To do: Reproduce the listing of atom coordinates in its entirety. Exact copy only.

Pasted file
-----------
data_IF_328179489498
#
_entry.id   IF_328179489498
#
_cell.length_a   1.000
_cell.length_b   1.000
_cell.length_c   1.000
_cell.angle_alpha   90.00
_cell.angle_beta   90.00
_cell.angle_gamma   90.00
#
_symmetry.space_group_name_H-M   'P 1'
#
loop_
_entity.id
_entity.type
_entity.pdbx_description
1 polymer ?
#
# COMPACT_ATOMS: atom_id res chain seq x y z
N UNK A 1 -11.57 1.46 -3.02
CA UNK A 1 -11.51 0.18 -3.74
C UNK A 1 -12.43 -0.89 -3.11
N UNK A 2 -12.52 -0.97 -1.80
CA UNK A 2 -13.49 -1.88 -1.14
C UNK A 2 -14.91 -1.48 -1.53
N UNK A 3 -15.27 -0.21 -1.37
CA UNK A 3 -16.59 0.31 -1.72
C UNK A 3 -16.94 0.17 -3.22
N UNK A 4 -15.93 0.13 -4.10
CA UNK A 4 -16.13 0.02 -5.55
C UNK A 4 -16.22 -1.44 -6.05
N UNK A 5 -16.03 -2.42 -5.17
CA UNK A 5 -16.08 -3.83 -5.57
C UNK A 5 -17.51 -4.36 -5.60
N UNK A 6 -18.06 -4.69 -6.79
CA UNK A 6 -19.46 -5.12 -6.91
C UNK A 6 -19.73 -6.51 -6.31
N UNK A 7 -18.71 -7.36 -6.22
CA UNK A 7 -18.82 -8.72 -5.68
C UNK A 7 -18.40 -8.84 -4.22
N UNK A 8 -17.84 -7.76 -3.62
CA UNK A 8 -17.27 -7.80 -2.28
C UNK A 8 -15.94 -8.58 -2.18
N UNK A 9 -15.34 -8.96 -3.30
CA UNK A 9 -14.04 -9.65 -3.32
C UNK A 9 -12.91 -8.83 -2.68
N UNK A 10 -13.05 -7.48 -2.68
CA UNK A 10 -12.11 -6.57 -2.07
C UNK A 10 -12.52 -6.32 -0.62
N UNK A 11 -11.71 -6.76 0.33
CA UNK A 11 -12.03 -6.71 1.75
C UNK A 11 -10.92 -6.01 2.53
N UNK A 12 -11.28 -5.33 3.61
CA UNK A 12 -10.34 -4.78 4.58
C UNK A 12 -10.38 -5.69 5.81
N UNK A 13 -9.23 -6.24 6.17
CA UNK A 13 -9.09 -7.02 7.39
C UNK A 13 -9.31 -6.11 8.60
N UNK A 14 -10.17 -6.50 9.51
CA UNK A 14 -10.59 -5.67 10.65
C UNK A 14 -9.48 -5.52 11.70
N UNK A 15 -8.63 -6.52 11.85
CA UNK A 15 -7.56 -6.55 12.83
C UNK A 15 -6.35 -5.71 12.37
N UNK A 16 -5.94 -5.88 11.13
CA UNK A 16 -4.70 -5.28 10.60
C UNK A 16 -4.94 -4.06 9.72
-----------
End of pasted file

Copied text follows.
data_IF_328179489498
#
_entry.id   IF_328179489498
#
_cell.length_a   1.000
_cell.length_b   1.000
_cell.length_c   1.000
_cell.angle_alpha   90.00
_cell.angle_beta   90.00
_cell.angle_gamma   90.00
#
_symmetry.space_group_name_H-M   'P 1'
#
loop_
_entity.id
_entity.type
_entity.pdbx_description
1 polymer ?
#
# COMPACT_ATOMS: atom_id res chain seq x y z
N UNK A 1 -11.57 1.46 -3.02
CA UNK A 1 -11.51 0.18 -3.74
C UNK A 1 -12.43 -0.89 -3.11
N UNK A 2 -12.52 -0.97 -1.80
CA UNK A 2 -13.49 -1.88 -1.14
C UNK A 2 -14.91 -1.48 -1.53
N UNK A 3 -15.27 -0.21 -1.37
CA UNK A 3 -16.59 0.31 -1.72
C UNK A 3 -16.94 0.17 -3.22
N UNK A 4 -15.93 0.13 -4.10
CA UNK A 4 -16.13 0.02 -5.55
C UNK A 4 -16.22 -1.44 -6.05
N UNK A 5 -16.03 -2.42 -5.17
CA UNK A 5 -16.08 -3.83 -5.57
C UNK A 5 -17.51 -4.36 -5.60
N UNK A 6 -18.06 -4.69 -6.79
CA UNK A 6 -19.46 -5.12 -6.91
C UNK A 6 -19.73 -6.51 -6.31
N UNK A 7 -18.71 -7.36 -6.22
CA UNK A 7 -18.82 -8.72 -5.68
C UNK A 7 -18.40 -8.84 -4.22
N UNK A 8 -17.84 -7.76 -3.62
CA UNK A 8 -17.27 -7.80 -2.28
C UNK A 8 -15.94 -8.58 -2.18
N UNK A 9 -15.34 -8.96 -3.30
CA UNK A 9 -14.04 -9.65 -3.32
C UNK A 9 -12.91 -8.83 -2.68
N UNK A 10 -13.05 -7.48 -2.68
CA UNK A 10 -12.11 -6.57 -2.07
C UNK A 10 -12.52 -6.32 -0.62
N UNK A 11 -11.71 -6.76 0.33
CA UNK A 11 -12.03 -6.71 1.75
C UNK A 11 -10.92 -6.01 2.53
N UNK A 12 -11.28 -5.33 3.61
CA UNK A 12 -10.34 -4.78 4.58
C UNK A 12 -10.38 -5.69 5.81
N UNK A 13 -9.23 -6.24 6.17
CA UNK A 13 -9.09 -7.02 7.39
C UNK A 13 -9.31 -6.11 8.60
N UNK A 14 -10.17 -6.50 9.51
CA UNK A 14 -10.59 -5.67 10.65
C UNK A 14 -9.48 -5.52 11.70
N UNK A 15 -8.63 -6.52 11.85
CA UNK A 15 -7.56 -6.55 12.83
C UNK A 15 -6.35 -5.71 12.37
N UNK A 16 -5.94 -5.88 11.13
CA UNK A 16 -4.70 -5.28 10.60
C UNK A 16 -4.94 -4.06 9.72